Thursday, December 20, 2012

Book Review: The Miseducation of Cameron Post by Emily M. Danforth

When 12-year-old Cameron Post's grandma calls her home from a sleepover in the middle of the night to tell her that her parents were killed in a car crash, the first thing Cameron feels is relief.  Relief, and then terrible guilt, because the first thought she has is that her parents will never have to know she was just kissing her best friend Irene.

Growing up in small town Miles City, Montana is not an easy thing to do.  Especially not when she's the girl whose parents died when you were 12.  And especially not when Cameron is pretty sure she like girls - and she knows she has to be very, very careful about who she can be herself with.  Still, Cameron has her grandma and her aunt Ruth, who came to live with them after Cameron's parents died.  Ruth is not the greatest substitution for a mother, but she means well, loves Cameron, and wants what's best for her, even if 'what's best' is filtered through Ruth's strong evangelical beliefs that Cameron does not share.  She also has go-to Taco Johns pal and fill-in prom date Jamie, summer swim team partner and outrageous, free advice-giving (whether Cameron wants it our not) how-to-be-out-and-proud Lindsey, and her BFF, the lovely Coley Taylor.  Beautiful Coley, authentic cowgirl and FFA queen, who Cameron has a mad crush on, and who very definitely has a boyfriend.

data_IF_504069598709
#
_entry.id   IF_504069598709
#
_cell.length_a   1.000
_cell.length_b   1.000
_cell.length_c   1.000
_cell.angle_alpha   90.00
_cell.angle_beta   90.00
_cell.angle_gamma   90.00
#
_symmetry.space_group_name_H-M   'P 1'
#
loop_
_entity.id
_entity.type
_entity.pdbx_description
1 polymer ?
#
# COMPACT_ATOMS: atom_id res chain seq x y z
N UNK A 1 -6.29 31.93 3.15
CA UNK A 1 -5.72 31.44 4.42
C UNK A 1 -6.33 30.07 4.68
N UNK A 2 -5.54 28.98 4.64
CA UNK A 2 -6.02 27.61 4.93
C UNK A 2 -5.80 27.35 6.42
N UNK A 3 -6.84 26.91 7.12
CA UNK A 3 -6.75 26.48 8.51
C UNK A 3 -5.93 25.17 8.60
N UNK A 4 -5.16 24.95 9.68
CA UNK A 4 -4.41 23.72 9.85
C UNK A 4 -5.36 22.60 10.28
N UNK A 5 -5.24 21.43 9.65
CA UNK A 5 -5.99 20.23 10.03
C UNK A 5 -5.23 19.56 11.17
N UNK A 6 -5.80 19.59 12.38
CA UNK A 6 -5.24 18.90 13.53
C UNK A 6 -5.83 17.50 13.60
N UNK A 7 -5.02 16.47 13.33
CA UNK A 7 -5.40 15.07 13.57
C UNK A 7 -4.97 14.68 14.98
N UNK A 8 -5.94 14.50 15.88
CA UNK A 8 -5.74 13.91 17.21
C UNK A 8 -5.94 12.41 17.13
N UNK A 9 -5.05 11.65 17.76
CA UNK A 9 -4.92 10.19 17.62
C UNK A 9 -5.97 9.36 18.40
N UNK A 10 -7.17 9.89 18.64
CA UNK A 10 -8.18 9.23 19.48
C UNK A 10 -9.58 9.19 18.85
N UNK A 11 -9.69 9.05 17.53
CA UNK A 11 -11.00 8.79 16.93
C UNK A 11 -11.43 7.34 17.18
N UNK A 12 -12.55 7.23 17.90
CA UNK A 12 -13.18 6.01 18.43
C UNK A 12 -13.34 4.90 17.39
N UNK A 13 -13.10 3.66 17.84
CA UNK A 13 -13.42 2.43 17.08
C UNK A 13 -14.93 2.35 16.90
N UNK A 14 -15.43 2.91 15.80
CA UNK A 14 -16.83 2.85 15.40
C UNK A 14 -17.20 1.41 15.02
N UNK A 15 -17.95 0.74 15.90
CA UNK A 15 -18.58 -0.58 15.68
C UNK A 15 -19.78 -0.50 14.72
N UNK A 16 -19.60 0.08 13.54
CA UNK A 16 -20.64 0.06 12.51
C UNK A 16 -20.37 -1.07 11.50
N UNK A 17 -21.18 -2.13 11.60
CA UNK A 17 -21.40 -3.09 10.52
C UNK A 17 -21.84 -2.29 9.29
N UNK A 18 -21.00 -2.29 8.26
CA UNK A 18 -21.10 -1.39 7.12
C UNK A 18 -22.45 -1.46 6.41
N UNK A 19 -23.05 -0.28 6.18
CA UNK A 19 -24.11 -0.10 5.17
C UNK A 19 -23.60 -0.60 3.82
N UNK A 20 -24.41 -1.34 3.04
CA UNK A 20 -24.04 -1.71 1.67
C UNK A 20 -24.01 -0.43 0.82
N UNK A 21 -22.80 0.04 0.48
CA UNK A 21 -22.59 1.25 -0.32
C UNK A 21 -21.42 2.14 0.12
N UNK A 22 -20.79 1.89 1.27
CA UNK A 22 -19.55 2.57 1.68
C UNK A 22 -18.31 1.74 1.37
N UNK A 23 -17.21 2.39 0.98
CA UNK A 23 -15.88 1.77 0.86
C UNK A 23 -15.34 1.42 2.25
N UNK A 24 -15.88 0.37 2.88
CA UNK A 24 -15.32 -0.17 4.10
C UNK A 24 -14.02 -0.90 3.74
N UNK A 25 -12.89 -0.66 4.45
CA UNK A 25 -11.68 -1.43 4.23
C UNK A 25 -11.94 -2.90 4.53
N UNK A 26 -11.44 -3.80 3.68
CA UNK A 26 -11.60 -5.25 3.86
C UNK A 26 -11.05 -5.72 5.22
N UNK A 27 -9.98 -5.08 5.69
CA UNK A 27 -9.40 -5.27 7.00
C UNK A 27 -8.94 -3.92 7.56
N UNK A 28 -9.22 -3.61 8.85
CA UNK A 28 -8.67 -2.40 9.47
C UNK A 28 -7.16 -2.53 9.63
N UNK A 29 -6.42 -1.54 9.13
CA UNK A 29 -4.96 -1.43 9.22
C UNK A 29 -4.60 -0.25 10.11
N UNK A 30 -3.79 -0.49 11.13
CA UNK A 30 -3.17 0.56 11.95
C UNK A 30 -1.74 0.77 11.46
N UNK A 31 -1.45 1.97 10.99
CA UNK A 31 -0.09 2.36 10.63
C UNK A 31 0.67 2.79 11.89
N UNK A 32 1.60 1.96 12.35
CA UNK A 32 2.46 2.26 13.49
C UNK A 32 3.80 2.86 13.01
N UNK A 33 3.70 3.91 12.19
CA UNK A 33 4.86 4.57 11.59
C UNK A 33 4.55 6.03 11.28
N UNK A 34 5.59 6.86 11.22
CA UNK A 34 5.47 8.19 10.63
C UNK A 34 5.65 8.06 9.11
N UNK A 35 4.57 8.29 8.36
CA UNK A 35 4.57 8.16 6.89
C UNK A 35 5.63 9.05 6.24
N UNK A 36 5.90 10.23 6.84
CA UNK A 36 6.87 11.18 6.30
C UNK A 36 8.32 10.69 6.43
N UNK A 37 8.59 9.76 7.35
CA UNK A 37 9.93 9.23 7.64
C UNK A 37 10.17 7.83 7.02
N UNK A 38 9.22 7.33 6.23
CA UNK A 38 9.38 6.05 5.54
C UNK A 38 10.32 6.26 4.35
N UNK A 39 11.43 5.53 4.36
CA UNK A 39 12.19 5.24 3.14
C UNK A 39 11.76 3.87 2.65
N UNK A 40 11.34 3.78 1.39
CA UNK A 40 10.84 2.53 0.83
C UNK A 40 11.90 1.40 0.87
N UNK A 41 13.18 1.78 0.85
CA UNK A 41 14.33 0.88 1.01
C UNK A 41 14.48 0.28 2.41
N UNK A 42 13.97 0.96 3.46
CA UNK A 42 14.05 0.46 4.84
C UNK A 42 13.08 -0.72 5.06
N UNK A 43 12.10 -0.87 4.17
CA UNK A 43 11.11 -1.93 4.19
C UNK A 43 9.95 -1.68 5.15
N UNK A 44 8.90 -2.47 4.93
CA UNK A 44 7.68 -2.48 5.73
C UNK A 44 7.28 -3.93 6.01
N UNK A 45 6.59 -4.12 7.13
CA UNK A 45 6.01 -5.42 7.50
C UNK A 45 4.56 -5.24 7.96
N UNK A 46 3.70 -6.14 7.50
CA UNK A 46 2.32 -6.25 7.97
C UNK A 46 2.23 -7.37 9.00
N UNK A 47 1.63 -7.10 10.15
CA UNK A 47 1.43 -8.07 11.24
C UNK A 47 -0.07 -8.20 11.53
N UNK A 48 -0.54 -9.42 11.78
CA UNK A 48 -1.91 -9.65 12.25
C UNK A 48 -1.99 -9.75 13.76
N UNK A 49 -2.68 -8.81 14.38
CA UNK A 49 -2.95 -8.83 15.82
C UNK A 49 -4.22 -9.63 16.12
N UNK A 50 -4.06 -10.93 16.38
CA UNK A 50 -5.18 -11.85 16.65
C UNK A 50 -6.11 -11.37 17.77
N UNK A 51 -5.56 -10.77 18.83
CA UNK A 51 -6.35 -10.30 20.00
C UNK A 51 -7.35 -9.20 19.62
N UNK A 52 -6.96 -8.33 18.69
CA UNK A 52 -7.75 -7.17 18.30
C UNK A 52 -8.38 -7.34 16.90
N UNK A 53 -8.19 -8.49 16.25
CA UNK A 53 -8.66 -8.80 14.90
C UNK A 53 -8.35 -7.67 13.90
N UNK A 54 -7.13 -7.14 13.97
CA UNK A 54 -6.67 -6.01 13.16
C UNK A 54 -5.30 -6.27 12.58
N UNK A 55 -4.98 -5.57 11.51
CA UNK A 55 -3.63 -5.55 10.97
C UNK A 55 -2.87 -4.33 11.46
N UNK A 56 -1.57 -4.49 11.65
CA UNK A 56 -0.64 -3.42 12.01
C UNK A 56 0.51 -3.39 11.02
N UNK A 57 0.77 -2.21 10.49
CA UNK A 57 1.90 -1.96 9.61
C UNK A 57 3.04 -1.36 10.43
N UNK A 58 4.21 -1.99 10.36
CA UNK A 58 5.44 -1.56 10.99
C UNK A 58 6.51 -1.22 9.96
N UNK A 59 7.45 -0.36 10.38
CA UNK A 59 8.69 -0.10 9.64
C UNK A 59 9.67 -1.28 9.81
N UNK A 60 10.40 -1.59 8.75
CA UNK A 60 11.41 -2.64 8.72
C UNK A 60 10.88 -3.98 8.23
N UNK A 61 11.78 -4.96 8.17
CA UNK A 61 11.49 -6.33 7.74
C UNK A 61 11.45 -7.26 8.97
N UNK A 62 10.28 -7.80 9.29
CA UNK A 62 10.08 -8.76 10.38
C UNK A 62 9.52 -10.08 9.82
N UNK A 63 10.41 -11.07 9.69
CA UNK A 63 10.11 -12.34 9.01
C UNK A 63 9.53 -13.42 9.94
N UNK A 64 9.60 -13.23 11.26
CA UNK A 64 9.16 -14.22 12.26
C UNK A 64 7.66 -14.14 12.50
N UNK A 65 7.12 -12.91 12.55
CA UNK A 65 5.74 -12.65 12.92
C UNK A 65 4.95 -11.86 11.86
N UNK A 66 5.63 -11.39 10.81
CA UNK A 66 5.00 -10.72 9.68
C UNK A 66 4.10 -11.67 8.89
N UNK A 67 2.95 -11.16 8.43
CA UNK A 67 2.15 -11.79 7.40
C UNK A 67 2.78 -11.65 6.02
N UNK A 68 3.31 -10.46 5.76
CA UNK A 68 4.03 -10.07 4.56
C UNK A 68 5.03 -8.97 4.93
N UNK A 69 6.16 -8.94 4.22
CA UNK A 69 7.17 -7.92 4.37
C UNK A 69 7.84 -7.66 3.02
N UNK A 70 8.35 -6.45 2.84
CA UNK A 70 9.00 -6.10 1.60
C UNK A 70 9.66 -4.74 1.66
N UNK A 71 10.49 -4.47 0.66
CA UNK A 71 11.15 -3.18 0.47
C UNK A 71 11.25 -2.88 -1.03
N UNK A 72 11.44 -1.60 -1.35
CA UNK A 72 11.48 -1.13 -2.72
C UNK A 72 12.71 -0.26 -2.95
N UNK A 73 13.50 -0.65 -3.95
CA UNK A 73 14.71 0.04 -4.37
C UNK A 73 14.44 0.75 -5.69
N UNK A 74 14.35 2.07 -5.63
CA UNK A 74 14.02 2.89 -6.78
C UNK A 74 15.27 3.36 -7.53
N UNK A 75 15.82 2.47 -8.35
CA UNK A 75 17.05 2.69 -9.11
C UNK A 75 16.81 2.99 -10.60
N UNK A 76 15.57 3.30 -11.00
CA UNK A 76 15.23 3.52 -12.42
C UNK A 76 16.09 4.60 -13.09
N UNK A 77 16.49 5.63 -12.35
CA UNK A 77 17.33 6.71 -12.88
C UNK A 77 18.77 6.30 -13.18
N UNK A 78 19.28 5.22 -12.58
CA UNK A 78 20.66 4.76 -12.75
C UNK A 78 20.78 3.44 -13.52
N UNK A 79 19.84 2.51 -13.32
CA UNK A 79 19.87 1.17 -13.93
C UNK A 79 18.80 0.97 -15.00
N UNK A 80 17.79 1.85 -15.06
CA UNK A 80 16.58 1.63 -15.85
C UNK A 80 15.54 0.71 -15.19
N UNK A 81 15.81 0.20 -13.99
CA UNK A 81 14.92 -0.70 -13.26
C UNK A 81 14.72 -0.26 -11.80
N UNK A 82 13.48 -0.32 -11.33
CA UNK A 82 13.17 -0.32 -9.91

As Cameron and Coley become inseparable during their sophomore year, Cameron finds herself walking a thin line between friendship and love.  And when it seems possible that Coley might feel more than friendship for Cameron, Cameron has to decide what to do - play it safe, or risk it all for love and a maybe?

For older teens, Emily M. Danforth's first novel is a complex, complicated, heartfelt coming-of-age and coming out story.  Cameron Post is one tough cookie - strong, sure, feisty, and really funny, she deals with everything life hands her, which is a whole lot of mess.  You'll cry, laugh, cringe, smile, get really furious really fast, and cheer out loud as Cameron becomes more confident in her life, her choices, and herself.  If you've ever questioned who you are or who you want to be, can't wait to jump into the big, awesome world that's waiting for you after high school, or know that you're more than who people see, you'll want to take a few days to listen to Cameron tell her story.  Nominated for the 2013 William C. Morris award for debut authors, fans of A.S. King's Ask the Passengers, The Difference Between You and Me by Madeleine George, or Malinda Lo's novels (who not only included Cameron Post in her Top Things of 2012, but put it in the number one spot!) absolutely should put this one on their reading list!

(now reading Time Between Us by Tamara Ireland Stone - hello, time traveler romance!)

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